quality of customer supportIt’s very important to ask your service provider “What’s their TAT (Turnaround Time)?” i.e. how much time do they take to resolve different kinds of problems such as

  1. Response Awaited
  2. Transfer done to wrong account
  3. eValue service for NEFT/RTGS/IMPS/Intra-banking

It is best to go with a company that gives 24*7*365 days support.



  • Pricing

We all get attracted to the product that offers more at the least price, but does that product help you build your brand successfully?

pricingPrice is important, but the cheapest product is not necessarily the best. Somewhere quality is always compromised either in terms of customer support, security, transaction issues or difficult integration process.


So, don’t let the price of the product define your business. Choose the service which best suits your requirements.



Since you are building your brand, you should tie up with a company and a platform with whom you can do long-term business, innovate continuously and implement new stuff easily.


You can not afford to invest time and money into multiple integrations.



Over To You


I hope this post will help you choose the best money transfer platform for your business.


If you know of any other feature in a money remittance platform that’s not listed here do let us know in the comment below. We would be happy to add it to this blog post.


If you are looking for a money transfer platform fill your name and contact number here or write to us at and we will get you started instantly.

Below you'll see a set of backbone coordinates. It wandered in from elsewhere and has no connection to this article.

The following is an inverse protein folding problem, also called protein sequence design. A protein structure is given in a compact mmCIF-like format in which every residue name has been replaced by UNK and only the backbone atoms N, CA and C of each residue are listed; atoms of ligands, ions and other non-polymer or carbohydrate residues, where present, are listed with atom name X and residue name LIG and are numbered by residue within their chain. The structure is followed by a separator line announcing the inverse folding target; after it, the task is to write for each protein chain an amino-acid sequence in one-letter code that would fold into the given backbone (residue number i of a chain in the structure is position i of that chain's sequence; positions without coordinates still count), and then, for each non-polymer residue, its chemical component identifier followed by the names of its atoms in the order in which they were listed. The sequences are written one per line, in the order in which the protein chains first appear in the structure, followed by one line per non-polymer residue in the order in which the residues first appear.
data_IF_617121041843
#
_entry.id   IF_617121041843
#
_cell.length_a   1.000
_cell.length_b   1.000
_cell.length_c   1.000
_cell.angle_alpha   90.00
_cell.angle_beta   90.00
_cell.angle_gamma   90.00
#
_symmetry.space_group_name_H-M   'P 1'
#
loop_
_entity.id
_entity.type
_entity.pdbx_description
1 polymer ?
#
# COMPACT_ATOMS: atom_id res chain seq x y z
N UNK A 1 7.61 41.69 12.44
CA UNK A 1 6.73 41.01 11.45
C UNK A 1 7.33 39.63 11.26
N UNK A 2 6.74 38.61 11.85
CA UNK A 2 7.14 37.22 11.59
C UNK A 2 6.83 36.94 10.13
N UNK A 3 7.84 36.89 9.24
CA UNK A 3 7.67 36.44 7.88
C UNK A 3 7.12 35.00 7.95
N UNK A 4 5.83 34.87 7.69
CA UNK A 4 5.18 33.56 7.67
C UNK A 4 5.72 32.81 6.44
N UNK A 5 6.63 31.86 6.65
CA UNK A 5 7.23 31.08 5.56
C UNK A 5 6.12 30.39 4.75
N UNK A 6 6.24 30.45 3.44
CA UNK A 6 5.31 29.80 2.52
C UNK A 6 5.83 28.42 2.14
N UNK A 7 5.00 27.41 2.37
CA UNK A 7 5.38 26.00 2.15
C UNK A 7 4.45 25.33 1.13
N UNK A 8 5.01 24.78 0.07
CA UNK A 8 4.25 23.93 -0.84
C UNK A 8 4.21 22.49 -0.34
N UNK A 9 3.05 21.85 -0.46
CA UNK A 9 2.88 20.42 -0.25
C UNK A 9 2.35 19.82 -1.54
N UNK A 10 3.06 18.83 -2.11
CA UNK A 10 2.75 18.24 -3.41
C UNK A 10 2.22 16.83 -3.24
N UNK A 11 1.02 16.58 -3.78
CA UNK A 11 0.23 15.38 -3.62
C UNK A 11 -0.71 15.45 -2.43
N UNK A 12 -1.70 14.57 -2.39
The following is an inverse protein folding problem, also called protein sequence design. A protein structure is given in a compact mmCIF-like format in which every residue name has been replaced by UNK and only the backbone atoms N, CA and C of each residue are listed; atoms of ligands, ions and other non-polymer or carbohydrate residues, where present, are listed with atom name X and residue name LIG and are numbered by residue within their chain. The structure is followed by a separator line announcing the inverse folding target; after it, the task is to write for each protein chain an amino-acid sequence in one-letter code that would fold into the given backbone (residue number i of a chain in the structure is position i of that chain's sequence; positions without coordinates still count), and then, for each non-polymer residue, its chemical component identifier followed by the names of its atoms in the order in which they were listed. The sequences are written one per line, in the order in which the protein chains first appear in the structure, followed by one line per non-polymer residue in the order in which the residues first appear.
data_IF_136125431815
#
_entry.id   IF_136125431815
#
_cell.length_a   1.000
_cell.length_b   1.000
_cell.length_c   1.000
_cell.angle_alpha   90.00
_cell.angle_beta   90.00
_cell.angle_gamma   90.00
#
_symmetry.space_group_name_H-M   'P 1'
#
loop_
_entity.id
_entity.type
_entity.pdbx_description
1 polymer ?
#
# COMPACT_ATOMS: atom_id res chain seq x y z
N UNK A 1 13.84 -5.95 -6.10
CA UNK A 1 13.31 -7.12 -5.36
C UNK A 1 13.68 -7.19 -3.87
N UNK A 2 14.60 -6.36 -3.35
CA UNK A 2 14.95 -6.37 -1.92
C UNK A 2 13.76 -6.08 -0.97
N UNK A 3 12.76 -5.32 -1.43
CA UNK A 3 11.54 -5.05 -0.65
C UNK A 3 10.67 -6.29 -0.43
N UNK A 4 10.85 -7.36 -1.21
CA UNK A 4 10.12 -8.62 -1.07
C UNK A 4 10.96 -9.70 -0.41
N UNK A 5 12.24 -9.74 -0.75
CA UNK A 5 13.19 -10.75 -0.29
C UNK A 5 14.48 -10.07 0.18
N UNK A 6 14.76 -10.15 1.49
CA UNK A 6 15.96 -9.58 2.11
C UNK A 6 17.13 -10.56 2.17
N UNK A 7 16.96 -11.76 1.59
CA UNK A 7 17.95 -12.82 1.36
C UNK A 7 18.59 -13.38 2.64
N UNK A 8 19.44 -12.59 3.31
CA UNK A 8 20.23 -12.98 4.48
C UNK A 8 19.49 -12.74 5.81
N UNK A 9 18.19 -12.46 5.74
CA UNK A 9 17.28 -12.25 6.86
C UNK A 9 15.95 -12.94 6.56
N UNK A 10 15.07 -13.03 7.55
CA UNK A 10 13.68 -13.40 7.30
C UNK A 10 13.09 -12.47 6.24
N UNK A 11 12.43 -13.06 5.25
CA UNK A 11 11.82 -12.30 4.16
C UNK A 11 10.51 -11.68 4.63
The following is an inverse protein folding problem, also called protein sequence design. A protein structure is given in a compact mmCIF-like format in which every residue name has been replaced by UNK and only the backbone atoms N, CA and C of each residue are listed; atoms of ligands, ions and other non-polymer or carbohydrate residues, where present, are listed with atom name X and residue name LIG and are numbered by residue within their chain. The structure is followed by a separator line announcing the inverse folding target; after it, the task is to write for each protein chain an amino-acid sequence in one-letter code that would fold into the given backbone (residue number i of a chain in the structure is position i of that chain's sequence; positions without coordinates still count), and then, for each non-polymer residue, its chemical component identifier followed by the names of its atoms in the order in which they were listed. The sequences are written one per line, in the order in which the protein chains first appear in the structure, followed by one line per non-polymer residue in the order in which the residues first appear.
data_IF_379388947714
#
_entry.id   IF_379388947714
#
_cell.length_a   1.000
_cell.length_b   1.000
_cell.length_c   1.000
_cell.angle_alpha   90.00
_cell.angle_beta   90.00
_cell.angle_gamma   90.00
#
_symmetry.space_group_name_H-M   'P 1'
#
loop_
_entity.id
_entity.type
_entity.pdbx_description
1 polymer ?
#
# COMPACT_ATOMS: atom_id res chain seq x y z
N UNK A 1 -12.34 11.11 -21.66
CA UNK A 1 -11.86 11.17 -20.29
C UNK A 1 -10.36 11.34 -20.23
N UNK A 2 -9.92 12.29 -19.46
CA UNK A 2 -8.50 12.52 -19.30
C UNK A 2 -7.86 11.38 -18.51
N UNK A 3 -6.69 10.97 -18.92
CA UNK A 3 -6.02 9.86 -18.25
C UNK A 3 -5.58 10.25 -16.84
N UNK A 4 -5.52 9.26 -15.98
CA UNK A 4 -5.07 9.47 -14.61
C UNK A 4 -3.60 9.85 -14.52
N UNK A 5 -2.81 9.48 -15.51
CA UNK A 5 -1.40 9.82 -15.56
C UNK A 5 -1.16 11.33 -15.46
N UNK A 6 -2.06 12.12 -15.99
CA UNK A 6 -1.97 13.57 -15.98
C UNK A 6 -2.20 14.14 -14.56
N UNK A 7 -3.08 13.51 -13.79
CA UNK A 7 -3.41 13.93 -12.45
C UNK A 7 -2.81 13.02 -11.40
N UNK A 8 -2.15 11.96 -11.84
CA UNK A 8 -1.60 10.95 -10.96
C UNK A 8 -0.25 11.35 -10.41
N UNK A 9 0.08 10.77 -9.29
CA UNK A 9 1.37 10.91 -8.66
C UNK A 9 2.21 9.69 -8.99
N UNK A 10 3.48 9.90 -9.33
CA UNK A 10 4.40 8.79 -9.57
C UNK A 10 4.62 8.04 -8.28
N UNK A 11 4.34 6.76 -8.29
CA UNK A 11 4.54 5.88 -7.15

Share the blog and help your friends/family choose the best remittance platform.


To your success!


Eko API Widget

(Updated) Introducing API Widget!

By Blog, Money Transfer, Remittance, Technology, Uncategorized No Comments

Eko was founded on the basic principle of enabling financial transactions for anybody from anywhere. In the evolution process, Eko pioneered domestic money transfer service where customers earning in cash could simply remit money to their family by visiting a nearby shop. This model brought about Retail 2.0 where every retail shop wanted money transfer service. This Rs. 1 lakh cr per month opportunity also attracted big and small companies in the fray.


Open Platform

Eko did a great job of establishing a tech-driven efficient retail network of +25k outlets achieving unit economics. This only means driving maximum business with fewer people and paper involved. We have a mantra at Eko to be “Paper-less and People-less”.


The retail model still had a limitation – the business generated was directly proportional to the number of retail outlets acquired. For example, if you have 10 front-line managers each managing 500 outlets, then if the number of front-line managers is doubled then only the business would be doubled. Being a tech company, we wanted to disrupt this equation.


In 2015, Eko finally decided to open its platform so that any other third party organization could run a money transfer services on top of Eko’s platform. This was truly revolutionary and democratic since it allowed Eko to service customers in those nooks and corners of the country where Eko did not have any front-line managers.


In 2 years, Eko has +200 enterprise partners processing double the amount of transactions than its own retail network.


Another Roadblock

Driving inspiration from the Android story, Eko decided to further build the enterprise platform where “Made in India” desi payment applications could be made. While the number of applications using Eko’s platform was increasing but there was another challenge – The small enterprise partners with small or no technology teams were taking significant time (~2 months) to integrate with APIs.